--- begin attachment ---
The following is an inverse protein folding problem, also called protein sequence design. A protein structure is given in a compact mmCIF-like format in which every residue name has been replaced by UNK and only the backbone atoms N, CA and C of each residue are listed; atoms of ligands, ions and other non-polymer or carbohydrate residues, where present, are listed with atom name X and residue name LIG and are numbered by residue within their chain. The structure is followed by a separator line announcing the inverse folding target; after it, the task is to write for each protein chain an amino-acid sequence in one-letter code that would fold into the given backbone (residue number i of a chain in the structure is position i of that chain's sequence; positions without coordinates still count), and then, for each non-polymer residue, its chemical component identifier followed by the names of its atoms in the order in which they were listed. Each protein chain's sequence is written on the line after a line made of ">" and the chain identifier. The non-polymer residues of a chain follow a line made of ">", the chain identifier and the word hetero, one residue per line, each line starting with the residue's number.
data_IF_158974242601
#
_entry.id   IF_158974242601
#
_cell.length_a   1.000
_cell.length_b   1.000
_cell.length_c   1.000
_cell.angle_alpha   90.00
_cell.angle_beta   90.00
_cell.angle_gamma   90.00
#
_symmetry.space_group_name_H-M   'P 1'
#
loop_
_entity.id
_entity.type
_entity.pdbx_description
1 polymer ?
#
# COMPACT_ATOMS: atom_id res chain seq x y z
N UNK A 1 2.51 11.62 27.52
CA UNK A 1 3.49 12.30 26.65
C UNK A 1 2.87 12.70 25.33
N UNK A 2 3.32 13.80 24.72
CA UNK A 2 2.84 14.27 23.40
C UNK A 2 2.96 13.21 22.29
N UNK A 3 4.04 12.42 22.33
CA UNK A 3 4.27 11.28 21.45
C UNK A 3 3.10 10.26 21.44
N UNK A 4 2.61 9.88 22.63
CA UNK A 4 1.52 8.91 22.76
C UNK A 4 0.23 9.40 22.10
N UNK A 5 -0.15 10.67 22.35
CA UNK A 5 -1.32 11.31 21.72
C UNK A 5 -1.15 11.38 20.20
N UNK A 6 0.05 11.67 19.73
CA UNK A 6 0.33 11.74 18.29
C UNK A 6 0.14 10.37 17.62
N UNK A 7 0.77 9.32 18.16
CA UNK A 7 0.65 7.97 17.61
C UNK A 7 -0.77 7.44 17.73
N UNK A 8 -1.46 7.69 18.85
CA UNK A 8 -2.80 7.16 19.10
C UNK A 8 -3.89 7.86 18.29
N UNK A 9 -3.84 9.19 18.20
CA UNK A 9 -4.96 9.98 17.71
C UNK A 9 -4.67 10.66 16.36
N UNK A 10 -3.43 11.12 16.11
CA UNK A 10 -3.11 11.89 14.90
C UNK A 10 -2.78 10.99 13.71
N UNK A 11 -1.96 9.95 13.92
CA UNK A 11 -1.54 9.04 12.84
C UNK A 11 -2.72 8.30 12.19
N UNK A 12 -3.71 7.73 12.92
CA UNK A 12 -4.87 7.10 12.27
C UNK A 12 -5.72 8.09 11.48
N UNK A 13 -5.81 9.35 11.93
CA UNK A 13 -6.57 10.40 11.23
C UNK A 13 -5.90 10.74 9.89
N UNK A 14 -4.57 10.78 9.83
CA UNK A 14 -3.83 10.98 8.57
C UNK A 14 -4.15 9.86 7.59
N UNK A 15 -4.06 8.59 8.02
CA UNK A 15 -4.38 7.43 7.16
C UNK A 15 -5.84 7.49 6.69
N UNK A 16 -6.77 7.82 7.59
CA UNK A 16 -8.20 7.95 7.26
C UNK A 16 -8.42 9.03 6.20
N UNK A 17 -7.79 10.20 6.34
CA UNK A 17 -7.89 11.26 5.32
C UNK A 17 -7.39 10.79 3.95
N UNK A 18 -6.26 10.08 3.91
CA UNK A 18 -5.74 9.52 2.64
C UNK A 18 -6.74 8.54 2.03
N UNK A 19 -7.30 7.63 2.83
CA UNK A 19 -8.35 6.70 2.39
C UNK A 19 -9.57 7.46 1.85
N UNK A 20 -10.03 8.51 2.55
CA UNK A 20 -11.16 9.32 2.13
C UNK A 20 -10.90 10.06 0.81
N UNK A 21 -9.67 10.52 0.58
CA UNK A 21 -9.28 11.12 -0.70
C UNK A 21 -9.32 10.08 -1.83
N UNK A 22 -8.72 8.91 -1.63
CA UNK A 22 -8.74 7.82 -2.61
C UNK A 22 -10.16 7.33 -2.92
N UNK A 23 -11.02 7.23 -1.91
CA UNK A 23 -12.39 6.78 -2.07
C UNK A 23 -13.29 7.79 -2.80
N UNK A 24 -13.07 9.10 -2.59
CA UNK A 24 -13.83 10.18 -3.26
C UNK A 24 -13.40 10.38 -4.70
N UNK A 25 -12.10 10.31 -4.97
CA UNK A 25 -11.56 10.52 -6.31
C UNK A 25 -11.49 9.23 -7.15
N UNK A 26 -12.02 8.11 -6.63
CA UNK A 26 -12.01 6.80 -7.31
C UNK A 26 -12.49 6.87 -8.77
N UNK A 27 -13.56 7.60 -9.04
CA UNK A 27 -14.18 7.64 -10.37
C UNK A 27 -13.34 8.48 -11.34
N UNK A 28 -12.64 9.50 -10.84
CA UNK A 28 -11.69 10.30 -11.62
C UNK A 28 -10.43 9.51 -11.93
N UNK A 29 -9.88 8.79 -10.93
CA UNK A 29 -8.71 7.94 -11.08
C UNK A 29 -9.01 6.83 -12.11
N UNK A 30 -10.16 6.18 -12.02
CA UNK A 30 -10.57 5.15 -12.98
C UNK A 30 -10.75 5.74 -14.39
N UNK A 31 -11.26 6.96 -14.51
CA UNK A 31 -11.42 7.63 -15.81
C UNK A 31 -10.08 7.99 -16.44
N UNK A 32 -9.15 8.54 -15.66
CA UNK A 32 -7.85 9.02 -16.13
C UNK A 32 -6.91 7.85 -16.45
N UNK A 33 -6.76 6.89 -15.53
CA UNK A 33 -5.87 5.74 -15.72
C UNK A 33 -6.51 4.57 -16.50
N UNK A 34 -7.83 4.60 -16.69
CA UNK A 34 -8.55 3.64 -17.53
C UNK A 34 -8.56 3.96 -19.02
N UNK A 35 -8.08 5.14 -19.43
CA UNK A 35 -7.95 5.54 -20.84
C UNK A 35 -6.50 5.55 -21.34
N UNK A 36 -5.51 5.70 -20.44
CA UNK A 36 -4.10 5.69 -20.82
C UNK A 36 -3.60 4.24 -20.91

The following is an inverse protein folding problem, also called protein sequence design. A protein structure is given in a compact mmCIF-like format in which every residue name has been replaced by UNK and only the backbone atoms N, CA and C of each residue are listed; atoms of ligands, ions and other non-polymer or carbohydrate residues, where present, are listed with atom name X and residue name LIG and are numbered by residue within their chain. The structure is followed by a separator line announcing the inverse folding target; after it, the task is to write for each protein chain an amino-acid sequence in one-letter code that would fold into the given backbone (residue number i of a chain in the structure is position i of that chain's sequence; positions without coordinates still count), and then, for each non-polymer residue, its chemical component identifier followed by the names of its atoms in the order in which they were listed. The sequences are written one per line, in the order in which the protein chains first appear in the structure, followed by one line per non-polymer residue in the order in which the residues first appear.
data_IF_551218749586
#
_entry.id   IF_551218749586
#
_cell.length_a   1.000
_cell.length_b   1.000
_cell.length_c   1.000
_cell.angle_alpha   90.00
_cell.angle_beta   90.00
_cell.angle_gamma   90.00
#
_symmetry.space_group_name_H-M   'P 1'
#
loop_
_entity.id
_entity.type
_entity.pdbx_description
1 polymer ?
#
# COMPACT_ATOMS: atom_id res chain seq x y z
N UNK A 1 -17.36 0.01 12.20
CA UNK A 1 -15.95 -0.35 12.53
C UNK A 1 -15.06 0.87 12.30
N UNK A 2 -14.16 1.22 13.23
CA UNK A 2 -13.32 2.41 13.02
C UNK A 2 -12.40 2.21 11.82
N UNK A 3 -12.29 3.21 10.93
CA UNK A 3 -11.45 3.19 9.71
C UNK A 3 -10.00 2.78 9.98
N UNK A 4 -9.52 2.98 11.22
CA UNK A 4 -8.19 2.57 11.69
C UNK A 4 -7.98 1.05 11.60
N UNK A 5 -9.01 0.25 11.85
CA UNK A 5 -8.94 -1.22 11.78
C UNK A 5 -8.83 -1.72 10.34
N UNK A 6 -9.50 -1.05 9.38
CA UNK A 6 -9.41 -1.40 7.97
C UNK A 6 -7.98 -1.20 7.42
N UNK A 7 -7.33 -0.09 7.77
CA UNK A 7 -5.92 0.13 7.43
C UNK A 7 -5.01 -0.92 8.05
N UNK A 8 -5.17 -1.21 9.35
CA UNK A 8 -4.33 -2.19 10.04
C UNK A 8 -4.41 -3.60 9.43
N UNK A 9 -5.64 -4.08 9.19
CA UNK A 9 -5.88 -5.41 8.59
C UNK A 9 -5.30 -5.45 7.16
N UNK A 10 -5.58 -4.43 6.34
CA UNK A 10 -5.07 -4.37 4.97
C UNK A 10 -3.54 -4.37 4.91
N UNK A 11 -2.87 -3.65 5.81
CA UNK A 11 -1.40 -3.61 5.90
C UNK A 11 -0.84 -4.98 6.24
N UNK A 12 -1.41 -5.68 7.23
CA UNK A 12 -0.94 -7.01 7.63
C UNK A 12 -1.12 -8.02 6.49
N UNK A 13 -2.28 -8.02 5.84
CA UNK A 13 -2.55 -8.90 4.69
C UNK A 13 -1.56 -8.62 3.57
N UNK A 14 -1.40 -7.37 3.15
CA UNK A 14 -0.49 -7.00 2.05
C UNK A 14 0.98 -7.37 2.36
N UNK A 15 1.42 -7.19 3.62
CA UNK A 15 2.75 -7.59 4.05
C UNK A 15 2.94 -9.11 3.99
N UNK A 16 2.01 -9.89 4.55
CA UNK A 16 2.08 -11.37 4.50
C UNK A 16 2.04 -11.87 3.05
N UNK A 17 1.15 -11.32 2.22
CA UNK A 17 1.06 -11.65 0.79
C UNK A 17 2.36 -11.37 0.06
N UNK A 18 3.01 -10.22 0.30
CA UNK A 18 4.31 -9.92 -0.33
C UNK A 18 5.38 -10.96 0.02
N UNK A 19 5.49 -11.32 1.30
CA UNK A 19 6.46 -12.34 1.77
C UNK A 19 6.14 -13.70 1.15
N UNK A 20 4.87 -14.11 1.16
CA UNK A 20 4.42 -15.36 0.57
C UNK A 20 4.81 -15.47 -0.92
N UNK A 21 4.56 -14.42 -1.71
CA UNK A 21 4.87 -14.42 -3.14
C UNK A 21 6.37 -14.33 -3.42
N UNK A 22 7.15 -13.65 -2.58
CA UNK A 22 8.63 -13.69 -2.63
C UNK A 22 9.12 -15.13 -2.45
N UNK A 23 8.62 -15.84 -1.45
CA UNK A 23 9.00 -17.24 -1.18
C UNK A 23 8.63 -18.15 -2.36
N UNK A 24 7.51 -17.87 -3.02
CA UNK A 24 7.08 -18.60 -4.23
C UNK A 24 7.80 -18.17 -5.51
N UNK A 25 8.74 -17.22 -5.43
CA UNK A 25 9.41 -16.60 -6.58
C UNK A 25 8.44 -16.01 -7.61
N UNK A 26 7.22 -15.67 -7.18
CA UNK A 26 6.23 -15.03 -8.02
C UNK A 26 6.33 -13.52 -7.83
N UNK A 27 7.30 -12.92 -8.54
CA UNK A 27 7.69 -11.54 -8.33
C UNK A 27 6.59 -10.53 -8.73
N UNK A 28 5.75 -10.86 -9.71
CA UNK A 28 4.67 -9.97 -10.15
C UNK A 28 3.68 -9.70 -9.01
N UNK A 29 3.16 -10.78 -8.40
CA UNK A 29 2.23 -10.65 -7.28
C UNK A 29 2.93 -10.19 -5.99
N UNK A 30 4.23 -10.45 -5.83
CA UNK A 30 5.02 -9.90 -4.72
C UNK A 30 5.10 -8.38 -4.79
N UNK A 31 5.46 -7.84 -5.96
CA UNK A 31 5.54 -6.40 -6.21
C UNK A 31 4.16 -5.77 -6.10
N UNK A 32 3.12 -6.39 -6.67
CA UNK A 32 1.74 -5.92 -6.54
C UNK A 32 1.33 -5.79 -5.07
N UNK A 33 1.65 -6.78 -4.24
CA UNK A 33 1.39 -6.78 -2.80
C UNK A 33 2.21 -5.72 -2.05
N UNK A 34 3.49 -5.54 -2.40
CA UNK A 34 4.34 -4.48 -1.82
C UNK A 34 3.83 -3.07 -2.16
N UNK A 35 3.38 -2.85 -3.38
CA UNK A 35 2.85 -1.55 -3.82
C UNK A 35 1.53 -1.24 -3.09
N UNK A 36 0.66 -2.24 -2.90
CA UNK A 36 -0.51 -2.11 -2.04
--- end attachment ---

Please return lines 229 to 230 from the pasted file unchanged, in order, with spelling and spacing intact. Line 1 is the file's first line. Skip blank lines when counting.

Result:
N UNK A 27 7.30 -12.92 -8.54
CA UNK A 27 7.69 -11.54 -8.33